Waste management crisis: Officials warn of putrefying piles of rubbish after no-deal Brexit
Government officials are preparing to deal with "putrefying stockpiles" of rubbish in the event of a no-deal Brexit, according to documents leaked to the Guardian.
If the UK leaves the EU without a deal on 29 March, export licences for millions of tonnes of waste will become invalid overnight. Environment Agency (EA) officials said leaking stockpiles could cause pollution.
The EA is also concerned that if farmers cannot export beef and lamb, a backlog of livestock on farms could cause liquid manure stores to overflow. A senior MP said the problems could cause a public health and environmental pollution emergency. An EA source said: “It could all get very ugly, very quickly.”
The emails leaked to the Guardian were sent to EA staff, asking for 42 volunteers to staff crisis management centres that would deal with incidents. On Tuesday (29 January), the chief executive of the civil service revealed plans to move up to 5,000 staff into an emergency command and control centre in the event of no deal.
An EA email sent on Thursday, labelled “importance: high”, said crisis centres could go live on 18 February and run from 7am to 8pm seven days a week, with plans to operate 24/7 if needed. To explain the potential tasks, the email gave two examples.
“If there is a no-deal scenario, the current export of waste may cease for a period. This could result in stockpiled waste which causes licence breaches,” the email said. “Odours will obviously be an issue as the stockpiled waste putrefies and there may be runoff of leachates, causing secondary pollution.”
The email said the waste could become a high-profile issue. “It will quickly escalate into a political one because the operators will state that they have no means to move the waste.”
The second example related to animal slurry. “Problems may arise in exporting livestock to the EU. In that situation, farmers may be overstocked and unable to export lamb/beef etc. That means that they may have problems with slurry storage capacity and insufficient land spreading capability.”
The EA source said: “The examples seem like real possibilities. There’s a serious amount of panic going on.”
One of the emails told EA staff: “We are interested in any volunteers across [the environment and business division] no matter what their level of experience is, their grade, location or incident knowledge.”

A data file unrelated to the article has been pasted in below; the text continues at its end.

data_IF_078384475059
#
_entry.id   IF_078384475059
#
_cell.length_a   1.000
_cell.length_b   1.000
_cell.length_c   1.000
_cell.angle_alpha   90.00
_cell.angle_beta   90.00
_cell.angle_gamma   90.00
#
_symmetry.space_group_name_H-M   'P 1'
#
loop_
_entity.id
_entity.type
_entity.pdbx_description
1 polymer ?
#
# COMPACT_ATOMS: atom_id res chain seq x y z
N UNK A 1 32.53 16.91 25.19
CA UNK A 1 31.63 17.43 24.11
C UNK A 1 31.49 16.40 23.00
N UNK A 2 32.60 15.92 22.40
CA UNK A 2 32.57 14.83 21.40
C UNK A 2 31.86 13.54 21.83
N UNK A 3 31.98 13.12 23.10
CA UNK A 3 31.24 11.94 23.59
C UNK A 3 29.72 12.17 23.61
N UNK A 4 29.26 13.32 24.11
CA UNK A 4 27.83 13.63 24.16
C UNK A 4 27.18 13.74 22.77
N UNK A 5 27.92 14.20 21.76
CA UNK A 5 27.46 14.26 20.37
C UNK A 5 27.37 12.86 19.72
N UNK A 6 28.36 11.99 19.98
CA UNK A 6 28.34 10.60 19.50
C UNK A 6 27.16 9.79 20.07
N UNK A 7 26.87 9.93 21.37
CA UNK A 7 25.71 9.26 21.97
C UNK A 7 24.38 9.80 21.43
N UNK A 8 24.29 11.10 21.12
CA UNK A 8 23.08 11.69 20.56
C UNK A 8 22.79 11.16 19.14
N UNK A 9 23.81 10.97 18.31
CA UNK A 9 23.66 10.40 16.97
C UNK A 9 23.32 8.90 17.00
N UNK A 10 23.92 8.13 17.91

Responding to the emails, the Environmental Audit Committee's (EAC) chair Mary Creagh MP said: “The UK’s waste and recycling system is already fragile but these shocking emails show it will grind to a halt if customs checks and WTO tariffs prevent the export of millions of tonnes of waste.”
“No deal would be a green light to criminal fraudsters and create a public health and environmental pollution emergency. EA officials should not carry the can for the failings of government to get a deal through and this shows how hollow the prime minister’s promises were about protecting the environment if we leave the EU.”
An EA spokesman said: “As with the whole of government and the rest of the public sector, we are preparing responsibly for all scenarios as we exit the EU.”
As well as recycling waste, the UK ships about three million tonnes of rubbish a year to the EU to be burned in incinerators that generate electricity. Most of this is household rubbish, which is sometimes shredded and has metal removed before being sent abroad.
If waste has to be stockpiled after a no-deal Brexit, industry experts say the populous south-east of England would be worst affected. The UK’s lack of incinerator capacity and shrinking number of landfill sites drives the exports.
The government issued a technical notice in December stating that “if the UK leaves the EU without a deal, import/export licences issued by the UK would no longer be valid for shipments of waste to the 27 remaining EU countries from the day the UK leaves.”
The notice added: “There is currently no process set out in the EU waste shipment regulations on how notified shipments should be re-approved. Defra is contacting other EU countries to discuss arrangements.”
Suez's technical development director Stuart Hayward-Higham, who leads Brexit planning for the firm, said the EA’s planning was sensible: “It is them just putting things in place in case they need them.”
He said he hoped waste exports would not be disrupted too much. “We start from a common point – they [in the EU] would like our material and we would like to send them our material. We are looking at more difficult management, rather than a catastrophe.” But he added: “Obviously, port congestion will be an issue depending on the version of Brexit.”
In September the National Audit Office warned ministers that plans for the continued export of animal products such as beef were far behind the needed schedule. After 29 March in a no-deal scenario, such products will require export health certificates (EHCs), which need to be signed by an official veterinarian after an inspection.
Potential delays in issuing EHCs could leave farmers with more livestock than expected and more manure than they can deal with. Last month a government air pollution strategy proposed in effect a ban on muck-spreading, where fields are sprayed with liquid manure.
This article first appeared on the Guardian
edie is part of the Guardian Environment Network